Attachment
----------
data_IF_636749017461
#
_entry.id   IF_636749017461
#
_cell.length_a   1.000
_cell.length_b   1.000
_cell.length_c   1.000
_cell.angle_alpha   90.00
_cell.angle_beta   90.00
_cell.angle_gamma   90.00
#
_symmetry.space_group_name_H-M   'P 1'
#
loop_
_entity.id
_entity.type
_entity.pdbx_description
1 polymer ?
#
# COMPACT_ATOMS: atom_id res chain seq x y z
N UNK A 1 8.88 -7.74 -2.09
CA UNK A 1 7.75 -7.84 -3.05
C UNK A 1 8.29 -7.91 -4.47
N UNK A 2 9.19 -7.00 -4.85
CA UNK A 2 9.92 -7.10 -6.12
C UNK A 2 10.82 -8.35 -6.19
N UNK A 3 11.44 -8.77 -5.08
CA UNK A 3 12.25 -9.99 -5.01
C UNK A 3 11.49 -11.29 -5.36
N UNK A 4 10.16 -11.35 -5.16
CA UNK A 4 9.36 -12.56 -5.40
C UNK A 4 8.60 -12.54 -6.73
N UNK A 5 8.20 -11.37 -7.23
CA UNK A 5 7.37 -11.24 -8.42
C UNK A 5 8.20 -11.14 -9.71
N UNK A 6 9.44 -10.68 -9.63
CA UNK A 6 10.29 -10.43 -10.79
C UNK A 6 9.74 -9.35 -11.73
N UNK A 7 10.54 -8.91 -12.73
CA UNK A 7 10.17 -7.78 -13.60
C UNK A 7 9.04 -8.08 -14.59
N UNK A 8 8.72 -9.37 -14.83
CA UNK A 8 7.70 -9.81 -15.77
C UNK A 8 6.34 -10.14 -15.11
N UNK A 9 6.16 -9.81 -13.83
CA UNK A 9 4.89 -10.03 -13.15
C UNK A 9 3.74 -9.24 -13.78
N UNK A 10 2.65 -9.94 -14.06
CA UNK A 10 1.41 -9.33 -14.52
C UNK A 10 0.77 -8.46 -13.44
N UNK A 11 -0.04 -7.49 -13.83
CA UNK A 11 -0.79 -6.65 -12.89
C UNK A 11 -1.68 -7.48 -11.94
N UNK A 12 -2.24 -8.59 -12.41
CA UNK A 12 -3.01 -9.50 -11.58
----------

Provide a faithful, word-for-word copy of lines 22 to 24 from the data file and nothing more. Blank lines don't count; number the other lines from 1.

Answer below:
CA UNK A 1 7.75 -7.84 -3.05
C UNK A 1 8.29 -7.91 -4.47
N UNK A 2 9.19 -7.00 -4.85